Yes indeed, Vikings football played the last game of its miserable season last Saturday. Because I am such a supporter of the team, and also because I get in free with my Vanguard press pass, I was at PGE Park trooping it out in the drizzly Portland weather.
Unfortunately, I don’t turn 21 for another week. The national drinking age, therefore, rendered me unable to drink my frustrations away at the sight of the 25-14 Viking loss. Like many other PSU fans, I could have used a nice, tall, alcoholic beverage after halftime. Instead, I was forced to settle for a hot dog that cost me $4.50.
What’s worse is, I found myself sitting one row below a group of girls who, obviously, were able to pound down a few rounds during the game. Their inebriated screams of disapproval made it very apparent that they were none too happy with the Viking men’s performance.
One of the girls had an accent; I couldn’t tell if she was European or if she was just from the East Coast. It was difficult to understand what she was yelling to the field at the top of her lungs. After PSU kicker Matt Langford missed a 29-yard field goal in the third quarter, I think I understood the girl correctly when she yelled what sounded like, “Hey! You suck mine and Montana’s bunka!” Although one can only imagine what bunka means, there was really no reason to argue her point. The play did, in fact, really disappoint the crowd.
Earlier, during the second quarter, Langford kicked a beautiful punt. The only problem with the kick was that it resulted in a 62-yard punt return for touchdown by Montana State’s Corey Smith. In Langford’s defense, I have to say, it’s not the kicker’s fault when the rest of special teams didn’t do their job and block the run. If everyone else does nothing more than stand there and let the opponent run by, they might as well have given Montana the ball and the points.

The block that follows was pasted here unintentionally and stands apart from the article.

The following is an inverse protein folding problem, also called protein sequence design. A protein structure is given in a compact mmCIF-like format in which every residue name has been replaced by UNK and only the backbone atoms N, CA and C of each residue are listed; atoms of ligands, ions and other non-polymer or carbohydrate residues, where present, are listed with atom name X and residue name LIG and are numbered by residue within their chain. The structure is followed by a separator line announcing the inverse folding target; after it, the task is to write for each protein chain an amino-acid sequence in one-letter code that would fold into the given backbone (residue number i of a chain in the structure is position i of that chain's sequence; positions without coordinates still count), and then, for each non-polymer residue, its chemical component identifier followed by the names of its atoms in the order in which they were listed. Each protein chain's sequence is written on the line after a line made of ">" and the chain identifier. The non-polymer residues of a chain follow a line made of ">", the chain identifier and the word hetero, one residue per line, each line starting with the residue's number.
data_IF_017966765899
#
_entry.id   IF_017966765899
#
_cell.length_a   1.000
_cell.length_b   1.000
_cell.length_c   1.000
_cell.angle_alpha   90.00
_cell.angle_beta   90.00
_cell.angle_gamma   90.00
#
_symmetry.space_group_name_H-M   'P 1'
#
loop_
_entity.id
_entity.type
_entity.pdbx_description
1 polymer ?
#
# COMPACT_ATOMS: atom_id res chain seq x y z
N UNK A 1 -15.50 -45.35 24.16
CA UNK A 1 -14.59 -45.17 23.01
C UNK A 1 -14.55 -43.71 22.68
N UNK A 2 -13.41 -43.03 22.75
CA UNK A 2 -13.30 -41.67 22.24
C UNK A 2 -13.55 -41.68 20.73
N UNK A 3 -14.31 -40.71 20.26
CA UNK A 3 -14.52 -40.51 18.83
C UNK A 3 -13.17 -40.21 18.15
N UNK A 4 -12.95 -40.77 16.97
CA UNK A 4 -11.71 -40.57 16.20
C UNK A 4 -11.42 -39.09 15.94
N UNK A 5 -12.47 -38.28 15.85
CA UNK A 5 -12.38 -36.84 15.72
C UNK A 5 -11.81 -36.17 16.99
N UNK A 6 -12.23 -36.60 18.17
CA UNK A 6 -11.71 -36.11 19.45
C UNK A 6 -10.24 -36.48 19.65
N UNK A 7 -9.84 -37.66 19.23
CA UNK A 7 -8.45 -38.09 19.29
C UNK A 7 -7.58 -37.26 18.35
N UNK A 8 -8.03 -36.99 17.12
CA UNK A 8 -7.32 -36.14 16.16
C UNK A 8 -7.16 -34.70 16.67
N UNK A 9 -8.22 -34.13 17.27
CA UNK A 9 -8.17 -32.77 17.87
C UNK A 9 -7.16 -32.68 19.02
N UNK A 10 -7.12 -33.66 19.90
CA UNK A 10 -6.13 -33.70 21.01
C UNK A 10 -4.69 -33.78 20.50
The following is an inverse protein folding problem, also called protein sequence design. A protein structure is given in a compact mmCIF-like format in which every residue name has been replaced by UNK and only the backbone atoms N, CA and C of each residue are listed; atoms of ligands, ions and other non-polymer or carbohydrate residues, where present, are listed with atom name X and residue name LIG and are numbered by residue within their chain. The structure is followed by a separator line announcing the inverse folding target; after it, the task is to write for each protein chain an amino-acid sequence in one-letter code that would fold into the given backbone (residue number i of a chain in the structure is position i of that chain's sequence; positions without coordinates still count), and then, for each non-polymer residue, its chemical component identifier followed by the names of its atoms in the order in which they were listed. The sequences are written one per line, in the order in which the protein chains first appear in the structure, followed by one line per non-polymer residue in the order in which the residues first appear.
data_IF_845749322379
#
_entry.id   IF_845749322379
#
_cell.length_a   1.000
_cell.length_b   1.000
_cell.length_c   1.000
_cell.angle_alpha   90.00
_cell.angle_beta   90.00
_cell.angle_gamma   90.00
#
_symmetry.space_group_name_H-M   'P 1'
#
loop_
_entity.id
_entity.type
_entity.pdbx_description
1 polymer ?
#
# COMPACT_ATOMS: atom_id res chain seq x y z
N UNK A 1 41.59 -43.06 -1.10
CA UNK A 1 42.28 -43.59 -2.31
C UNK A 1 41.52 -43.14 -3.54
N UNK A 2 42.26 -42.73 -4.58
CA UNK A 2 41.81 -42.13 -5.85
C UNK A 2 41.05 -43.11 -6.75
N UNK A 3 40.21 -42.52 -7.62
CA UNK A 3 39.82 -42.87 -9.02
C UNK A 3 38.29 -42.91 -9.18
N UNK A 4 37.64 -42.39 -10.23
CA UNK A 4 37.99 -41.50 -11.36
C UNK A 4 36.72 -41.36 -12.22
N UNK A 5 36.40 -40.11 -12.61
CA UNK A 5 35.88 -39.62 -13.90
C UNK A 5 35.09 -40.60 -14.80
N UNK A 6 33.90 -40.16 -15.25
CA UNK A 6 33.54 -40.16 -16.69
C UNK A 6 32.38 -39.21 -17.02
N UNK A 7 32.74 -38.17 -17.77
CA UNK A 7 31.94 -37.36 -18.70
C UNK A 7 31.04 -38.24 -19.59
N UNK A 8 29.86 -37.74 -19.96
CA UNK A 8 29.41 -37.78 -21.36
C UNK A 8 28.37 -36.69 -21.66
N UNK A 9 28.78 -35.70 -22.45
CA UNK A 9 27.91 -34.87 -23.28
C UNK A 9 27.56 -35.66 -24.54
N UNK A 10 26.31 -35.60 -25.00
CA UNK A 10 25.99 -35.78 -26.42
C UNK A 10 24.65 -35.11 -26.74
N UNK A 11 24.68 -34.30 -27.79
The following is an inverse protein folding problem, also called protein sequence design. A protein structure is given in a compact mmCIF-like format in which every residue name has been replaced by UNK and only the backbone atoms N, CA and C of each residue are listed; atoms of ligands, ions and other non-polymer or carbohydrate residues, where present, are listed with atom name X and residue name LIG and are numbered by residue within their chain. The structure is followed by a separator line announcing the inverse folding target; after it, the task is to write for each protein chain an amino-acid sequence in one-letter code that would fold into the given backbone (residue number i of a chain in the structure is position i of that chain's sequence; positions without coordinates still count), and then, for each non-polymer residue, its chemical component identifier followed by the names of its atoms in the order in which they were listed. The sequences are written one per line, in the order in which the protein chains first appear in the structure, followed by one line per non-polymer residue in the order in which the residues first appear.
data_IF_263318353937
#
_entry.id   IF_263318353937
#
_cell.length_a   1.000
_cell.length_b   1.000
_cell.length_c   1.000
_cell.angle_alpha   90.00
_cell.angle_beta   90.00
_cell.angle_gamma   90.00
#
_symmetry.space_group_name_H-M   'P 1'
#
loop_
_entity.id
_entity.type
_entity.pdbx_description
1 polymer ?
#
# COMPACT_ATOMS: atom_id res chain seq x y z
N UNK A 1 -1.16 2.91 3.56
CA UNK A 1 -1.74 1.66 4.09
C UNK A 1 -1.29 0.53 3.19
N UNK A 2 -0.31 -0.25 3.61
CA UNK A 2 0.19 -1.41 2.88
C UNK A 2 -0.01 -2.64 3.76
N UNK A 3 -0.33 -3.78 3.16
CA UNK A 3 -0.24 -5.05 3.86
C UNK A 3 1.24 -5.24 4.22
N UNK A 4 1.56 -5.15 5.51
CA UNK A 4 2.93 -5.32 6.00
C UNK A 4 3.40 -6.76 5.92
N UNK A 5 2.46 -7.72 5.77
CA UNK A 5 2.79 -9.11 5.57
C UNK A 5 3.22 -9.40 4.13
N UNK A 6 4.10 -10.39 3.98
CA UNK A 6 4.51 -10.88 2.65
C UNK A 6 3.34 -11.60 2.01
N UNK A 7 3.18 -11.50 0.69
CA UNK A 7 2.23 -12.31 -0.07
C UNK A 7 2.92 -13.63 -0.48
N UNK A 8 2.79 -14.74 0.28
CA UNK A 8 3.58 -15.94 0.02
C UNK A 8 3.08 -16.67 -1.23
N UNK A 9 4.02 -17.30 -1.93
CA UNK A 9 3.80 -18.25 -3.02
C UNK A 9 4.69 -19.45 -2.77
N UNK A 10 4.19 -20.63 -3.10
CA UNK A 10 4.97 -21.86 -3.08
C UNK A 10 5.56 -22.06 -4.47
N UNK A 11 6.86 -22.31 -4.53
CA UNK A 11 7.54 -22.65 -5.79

It is difficult for me to determine what exactly the Vikings have done wrong with their season. Why aren’t they winning? With a final season record of 4-7, and 1-6 in Big Sky Conference play, there have got to be some answer to the mystery behind the Vikings failure.
The team simply cannot get all of its parts functioning well at the same time. Sometimes offense is on, other times defense is on, and once in a while the special teams show up and make a play. But they never get the job done together.
Head coach Tim Walsh gave his thoughts on the outcome of the game when he said, “If we don’t play well in all three areas, we struggle. I knew we were going to have some problems blocking them, but special teams, realistically, cost us some points. Our guys were playing for pride tonight, and I think they showed a lot of character. I am proud of the way they played.”
In the last minute of the first half, quarterback Joe Wiser made us all proud when he came up with another one of his amazing two-minute drills. Even the drunk girls sitting behind me were cheering for him. Wiser put together a six-play drive for 62 yards in only 50 seconds. The touchdown, made by Ryan Fuqua, was the last of the game.
However, Wiser was not on fire all night long. Defense carried the team for most of the game, digging Wiser out of the gaping holes he, and the rest of offense, left out on the field. It seemed as though every time Portland State’s defense got the ball going in the right direction, its offense willingly handed it back to the other team.
In the third quarter, defense recovered the ball only to see it given back to Montana because of a bad snap. The play put Montana on the PSU 6-yard line. For those of us in the stands, the offense’s inadequacies were almost unbearable. It was all anyone could do to keep the girls behind me from running down on the field to scream directly at the offensive line.
On the whole, the Vikings only managed to get 112 offensive yards. Wiser only threw for 96 yards, which is the worst he has done all season, and the team rushed for only 16 yards. It was a pitiful sight, and it looks even worse on paper.
It is sad to see a team end on such a disappointing note, but there is always next season. Next year, when the Vikings football team is back in action, I will be of legal drinking age. And if the team wants a more positive interpretation of its performance, it will have two options: either win or buy me a couple beers to pacify me.